“Religion as psychology” may have something to offer the secular man, which could improve religion’s relationship with secular society.
If you had just arrived in America for the first time in early March of this year from, say, the steppes of central Asia, you could have been forgiven for wondering whether all the hype about America as the bastion of liberal democracy was a bit bogus. Let’s suppose our new immigrant, Sam, just off the last flight from Stanistan and yearning to breathe free, wanted to inform himself about the way our government worked from day to day. He begins to peruse the New York Times and watches CNN. He would surely be surprised, perhaps shocked. Expecting the sweet land of liberty, he might conclude that he had ended up instead in something like feudal Japan before the Meiji Restoration. The land, he sees, is ruled over by fifty shoguns who exercise absolute power over the smallest details of their subjects’ lives. Those who, in violation of the shoguns’ arbitrary commands, dare to have their hair cut, walk on dry sand rather than wet, take exercise in public parks, or visit religious shrines are ritually abused by the shogun’s courtiers and pursued by the police. Some are even fined or thrown in jail. Meanwhile the nominal ruler of the country, like the emperors of old Kyoto, issues toothless advisories from his deserted capital. He holds court every day before television cameras where he attacks his courtiers with impotent rage and is treated by them with equal contempt. Back in his former country, Sam from Stanistan had seen old Hollywood movies that boasted incessantly of America’s freedom and democracy, the rule of the people. Now he wonders, where is all that democracy? Was it all just hype and salesmanship? Do the people of America have no voice at all in their government?
Even without a pandemic, democracy isn’t so easy to find in America. I once had the honor of teaching a graduate seminar on republicanism with my Harvard colleague, the great political philosopher Harvey Mansfield. For one of our weekly seminars we read Tocqueville’s Democracy in America. Harvey led off the discussion by asking what, on their face, seemed absurd questions: whether America was a democratic country, and if so, where we could find democracy in America. Blank stares from the students. Then we went through American institutions one by one. The armed forces? No democracy there. The corporate world? No democracy there, although some students insisted that markets and shareholders acted as a kind of indirect popular check on CEOs. Schools, university governance? No democracy there either. Faculty are occasionally permitted to sound off before being ignored by administrators, parents can sign angry petitions, but that’s about it. The Boy Scouts? No democracy. The AARP, the country’s largest lobbying organization, other NGOs? Their leaders are usually chosen by cooptation or by trustees selected by wealthy donors. Ordinary Americans, we were forced to conclude, have little or no voice in many of the largest institutions we encounter in our daily lives. The point was to illustrate how, even in democratic societies, institutions have a strong tendency to organize themselves into hierarchies.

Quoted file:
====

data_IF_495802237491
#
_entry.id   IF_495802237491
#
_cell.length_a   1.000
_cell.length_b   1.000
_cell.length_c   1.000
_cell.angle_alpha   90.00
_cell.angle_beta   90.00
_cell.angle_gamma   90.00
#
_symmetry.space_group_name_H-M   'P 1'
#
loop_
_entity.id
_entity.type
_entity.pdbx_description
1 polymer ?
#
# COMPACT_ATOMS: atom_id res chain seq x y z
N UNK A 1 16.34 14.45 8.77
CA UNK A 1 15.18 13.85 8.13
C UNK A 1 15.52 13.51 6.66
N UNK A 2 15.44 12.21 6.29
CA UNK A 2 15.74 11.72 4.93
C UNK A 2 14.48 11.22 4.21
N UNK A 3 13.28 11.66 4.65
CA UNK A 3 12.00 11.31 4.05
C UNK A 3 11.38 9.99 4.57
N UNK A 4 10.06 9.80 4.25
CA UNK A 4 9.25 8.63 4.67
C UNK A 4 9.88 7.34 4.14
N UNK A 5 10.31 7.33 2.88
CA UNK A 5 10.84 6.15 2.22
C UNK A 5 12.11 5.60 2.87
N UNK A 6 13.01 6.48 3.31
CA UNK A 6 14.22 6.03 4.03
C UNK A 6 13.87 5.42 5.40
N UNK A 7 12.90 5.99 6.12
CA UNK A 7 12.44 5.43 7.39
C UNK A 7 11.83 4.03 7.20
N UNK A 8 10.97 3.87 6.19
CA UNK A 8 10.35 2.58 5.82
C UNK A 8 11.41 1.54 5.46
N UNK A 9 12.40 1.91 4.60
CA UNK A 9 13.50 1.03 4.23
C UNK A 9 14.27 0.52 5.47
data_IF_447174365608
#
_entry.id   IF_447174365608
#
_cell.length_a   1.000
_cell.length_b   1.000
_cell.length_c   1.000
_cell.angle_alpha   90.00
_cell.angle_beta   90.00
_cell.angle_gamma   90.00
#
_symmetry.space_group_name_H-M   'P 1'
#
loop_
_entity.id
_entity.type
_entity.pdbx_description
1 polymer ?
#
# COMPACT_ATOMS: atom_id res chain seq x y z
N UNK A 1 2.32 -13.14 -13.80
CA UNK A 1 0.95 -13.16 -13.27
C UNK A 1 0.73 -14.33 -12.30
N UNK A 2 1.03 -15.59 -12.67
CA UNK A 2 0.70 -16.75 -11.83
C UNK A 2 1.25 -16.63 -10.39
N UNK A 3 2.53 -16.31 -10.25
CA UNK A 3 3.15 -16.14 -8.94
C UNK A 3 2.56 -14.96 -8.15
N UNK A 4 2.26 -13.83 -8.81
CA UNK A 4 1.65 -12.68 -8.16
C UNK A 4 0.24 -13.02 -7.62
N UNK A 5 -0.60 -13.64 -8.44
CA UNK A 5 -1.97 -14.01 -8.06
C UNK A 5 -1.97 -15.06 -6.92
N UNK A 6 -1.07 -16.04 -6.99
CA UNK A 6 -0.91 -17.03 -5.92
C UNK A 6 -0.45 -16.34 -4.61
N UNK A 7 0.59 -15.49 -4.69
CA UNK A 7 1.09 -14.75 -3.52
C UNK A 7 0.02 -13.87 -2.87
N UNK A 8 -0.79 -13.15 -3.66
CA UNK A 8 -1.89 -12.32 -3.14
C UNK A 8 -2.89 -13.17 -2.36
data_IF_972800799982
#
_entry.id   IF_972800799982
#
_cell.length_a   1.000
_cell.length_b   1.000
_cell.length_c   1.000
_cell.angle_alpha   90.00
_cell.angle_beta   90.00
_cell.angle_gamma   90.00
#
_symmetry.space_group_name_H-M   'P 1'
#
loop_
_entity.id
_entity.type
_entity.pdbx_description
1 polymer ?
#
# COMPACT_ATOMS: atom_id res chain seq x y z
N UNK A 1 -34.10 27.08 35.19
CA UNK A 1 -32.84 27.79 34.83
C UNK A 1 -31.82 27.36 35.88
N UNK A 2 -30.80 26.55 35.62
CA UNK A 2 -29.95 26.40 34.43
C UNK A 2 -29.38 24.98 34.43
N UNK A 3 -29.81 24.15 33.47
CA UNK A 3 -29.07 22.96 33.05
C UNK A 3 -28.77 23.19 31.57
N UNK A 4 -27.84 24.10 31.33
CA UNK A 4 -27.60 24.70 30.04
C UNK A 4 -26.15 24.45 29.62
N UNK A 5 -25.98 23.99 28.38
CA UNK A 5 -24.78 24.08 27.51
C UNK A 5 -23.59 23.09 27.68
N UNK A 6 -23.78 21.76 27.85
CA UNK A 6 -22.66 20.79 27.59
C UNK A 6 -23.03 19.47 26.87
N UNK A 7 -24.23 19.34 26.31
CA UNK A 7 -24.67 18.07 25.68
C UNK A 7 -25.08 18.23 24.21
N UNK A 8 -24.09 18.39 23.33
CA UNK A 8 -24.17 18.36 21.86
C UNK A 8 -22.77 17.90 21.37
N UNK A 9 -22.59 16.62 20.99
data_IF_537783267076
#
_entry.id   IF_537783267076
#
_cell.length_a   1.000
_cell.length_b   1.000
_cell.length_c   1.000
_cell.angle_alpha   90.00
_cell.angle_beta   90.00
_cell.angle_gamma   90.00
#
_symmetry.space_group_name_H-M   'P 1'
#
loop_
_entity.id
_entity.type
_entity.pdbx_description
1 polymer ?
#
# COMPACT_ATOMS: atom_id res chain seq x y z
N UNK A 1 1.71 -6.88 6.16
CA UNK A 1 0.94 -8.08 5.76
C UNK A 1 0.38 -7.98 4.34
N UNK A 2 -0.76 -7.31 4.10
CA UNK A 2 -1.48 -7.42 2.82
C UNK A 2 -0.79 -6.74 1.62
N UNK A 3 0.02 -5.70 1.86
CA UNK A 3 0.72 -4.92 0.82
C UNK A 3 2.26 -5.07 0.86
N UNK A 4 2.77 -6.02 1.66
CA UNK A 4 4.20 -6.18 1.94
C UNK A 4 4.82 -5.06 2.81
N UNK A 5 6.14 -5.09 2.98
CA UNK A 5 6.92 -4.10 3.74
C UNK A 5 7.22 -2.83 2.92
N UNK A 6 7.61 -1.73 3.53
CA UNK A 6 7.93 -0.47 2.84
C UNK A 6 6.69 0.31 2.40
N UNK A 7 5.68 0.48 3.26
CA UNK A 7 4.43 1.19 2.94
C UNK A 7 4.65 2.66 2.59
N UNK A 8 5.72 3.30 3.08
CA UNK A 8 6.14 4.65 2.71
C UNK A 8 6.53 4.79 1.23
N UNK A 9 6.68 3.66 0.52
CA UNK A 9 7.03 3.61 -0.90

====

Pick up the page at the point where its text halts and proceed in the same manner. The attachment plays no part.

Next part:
The Unnaturalness of Democracy
Democracy, then, a regime that aims at political equality, is in a sense unnatural. Our democratic norms in America are learned patterns of behavior that cut against the grain of the human survival instinct. As Alexander Hamilton wrote in the Federalist Papers, they are the product of “reflection and choice.” Some would say that they are luxury goods that only wealthier and more educated societies can afford. As the product of willed artifice and ingenuity they are extremely valuable, and extremely fragile. That is precisely why the experience of the recent pandemic has been so unsettling for us (small-d) democrats. The pandemic has curtailed our liberties in the most dramatic fashion, and we the people have had little to say about it. Democracy has almost completely disappeared at just the moment when the state has assumed unprecedented dictatorial power over us.
The obvious response, of course, is that the current dictatorship of governors is justified because of a public emergency, the mortal threat of coronavirus. Freedoms are always curtailed in a crisis situation when the republic’s very life is in danger. Lincoln suspended habeas corpus during the Civil War. Roosevelt drove 120,000 Japanese by executive order into concentration camps—over 60% of them citizens of the U.S.—after Pearl Harbor. In an emergency, there is no time for democratic deliberation, it is claimed, with its long delays, compromises, and conflicting outcomes. The executive branch must be granted wide powers for short periods of time until the crisis is resolved. People need the firm smack of government in times of panic. Afterwards, we can return to our regular democratic norms of governance. In any case, most state legislatures have passed acts which permit emergency powers to be exercised with full democratic legitimacy. We are not talking here about illegal seizures of power.